Consumption of many resources is not constant, but typically increases as the population grows and becomes more prosperous. Non-constant values for both the numerator and denominator of the ratio implies it may either overestimate or underestimate the remaining life of the resource.

Fossil fuel reserve-to-production ratios


Reserve-to-production ratios may be calculated for individual countries or globally for specific resources. Oil
Petroleum
Petroleum or crude oil is a naturally occurring, flammable liquid consisting of a complex mixture of hydrocarbons of various molecular weights and other liquid organic compounds, that are found in geologic formations beneath the Earth's surface. Petroleum is recovered mostly through oil drilling...

, coal
Coal
Coal is a combustible black or brownish-black sedimentary rock usually occurring in rock strata in layers or veins called coal beds or coal seams. The harder forms, such as anthracite coal, can be regarded as metamorphic rock because of later exposure to elevated temperature and pressure...

, and gas
Natural gas
Natural gas is a naturally occurring gas mixture consisting primarily of methane, typically with 0–20% higher hydrocarbons . It is found associated with other hydrocarbon fuel, in coal beds, as methane clathrates, and is an important fuel source and a major feedstock for fertilizers.Most natural...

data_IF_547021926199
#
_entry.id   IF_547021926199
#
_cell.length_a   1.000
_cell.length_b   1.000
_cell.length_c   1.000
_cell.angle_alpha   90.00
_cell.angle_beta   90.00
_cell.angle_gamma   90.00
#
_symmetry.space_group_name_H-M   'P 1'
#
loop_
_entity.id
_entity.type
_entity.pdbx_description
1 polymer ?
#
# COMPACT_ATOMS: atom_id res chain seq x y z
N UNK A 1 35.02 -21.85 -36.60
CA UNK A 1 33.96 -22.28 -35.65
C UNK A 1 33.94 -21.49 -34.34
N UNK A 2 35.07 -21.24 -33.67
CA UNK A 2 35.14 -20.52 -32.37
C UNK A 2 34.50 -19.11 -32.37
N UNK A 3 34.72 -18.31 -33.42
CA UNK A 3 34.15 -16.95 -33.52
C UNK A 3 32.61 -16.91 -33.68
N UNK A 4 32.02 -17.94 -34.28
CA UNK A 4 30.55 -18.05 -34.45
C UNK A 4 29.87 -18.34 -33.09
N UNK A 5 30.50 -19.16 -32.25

are the three most important fuels for powering the modern world. These resources are not uniformly distributed over the earth, so some countries have larger reserves than others. Because the global economy depends critically on availability of these fuels, the global RPR for each is an indicator of the time remaining before each resource is completely exhausted. The peak oil
Peak oil
Peak oil is the point in time when the maximum rate of global petroleum extraction is reached, after which the rate of production enters terminal decline. This concept is based on the observed production rates of individual oil wells, projected reserves and the combined production rate of a field...